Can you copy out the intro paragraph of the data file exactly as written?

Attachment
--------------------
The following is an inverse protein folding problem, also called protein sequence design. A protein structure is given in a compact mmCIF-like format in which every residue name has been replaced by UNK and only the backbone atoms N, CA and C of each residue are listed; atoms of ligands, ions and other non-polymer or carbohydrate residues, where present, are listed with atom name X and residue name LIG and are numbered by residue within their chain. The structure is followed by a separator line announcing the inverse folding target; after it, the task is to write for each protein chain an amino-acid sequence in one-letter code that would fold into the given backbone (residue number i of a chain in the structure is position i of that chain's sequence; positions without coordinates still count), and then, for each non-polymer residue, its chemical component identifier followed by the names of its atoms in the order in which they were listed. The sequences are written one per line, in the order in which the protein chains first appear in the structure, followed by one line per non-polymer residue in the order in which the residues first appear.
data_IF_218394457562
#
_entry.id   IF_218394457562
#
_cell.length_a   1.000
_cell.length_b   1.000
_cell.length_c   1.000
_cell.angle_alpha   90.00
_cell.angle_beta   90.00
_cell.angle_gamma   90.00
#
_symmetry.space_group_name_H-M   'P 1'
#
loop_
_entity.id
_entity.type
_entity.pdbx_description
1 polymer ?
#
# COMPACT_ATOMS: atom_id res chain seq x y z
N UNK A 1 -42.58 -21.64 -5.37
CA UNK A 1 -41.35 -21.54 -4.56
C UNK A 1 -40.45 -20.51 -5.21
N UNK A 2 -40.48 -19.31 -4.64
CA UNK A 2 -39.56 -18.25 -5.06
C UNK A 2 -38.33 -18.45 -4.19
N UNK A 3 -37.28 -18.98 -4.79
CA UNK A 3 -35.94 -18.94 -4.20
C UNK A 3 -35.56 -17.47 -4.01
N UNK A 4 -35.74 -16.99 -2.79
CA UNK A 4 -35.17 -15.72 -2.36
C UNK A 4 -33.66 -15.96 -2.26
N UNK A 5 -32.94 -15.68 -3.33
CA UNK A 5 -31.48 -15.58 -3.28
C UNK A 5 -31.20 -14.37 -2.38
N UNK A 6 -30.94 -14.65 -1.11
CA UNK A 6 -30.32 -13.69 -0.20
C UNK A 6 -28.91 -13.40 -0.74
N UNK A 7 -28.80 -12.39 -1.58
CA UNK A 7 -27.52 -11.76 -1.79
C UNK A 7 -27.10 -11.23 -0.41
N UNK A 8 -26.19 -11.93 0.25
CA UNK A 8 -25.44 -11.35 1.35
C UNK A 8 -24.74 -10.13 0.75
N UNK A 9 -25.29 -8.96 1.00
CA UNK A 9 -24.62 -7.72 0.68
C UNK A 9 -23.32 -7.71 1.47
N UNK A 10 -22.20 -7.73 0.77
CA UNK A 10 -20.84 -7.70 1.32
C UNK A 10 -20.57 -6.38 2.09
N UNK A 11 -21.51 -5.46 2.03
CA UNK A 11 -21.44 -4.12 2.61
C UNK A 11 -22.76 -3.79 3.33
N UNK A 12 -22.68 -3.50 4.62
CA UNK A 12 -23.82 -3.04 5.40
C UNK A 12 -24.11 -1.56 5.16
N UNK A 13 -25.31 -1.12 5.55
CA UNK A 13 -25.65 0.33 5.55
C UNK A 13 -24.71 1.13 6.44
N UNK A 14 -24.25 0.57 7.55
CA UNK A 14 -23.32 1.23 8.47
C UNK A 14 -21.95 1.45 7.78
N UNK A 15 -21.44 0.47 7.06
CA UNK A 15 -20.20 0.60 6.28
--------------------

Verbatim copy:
The following is an inverse protein folding problem, also called protein sequence design. A protein structure is given in a compact mmCIF-like format in which every residue name has been replaced by UNK and only the backbone atoms N, CA and C of each residue are listed; atoms of ligands, ions and other non-polymer or carbohydrate residues, where present, are listed with atom name X and residue name LIG and are numbered by residue within their chain. The structure is followed by a separator line announcing the inverse folding target; after it, the task is to write for each protein chain an amino-acid sequence in one-letter code that would fold into the given backbone (residue number i of a chain in the structure is position i of that chain's sequence; positions without coordinates still count), and then, for each non-polymer residue, its chemical component identifier followed by the names of its atoms in the order in which they were listed. The sequences are written one per line, in the order in which the protein chains first appear in the structure, followed by one line per non-polymer residue in the order in which the residues first appear.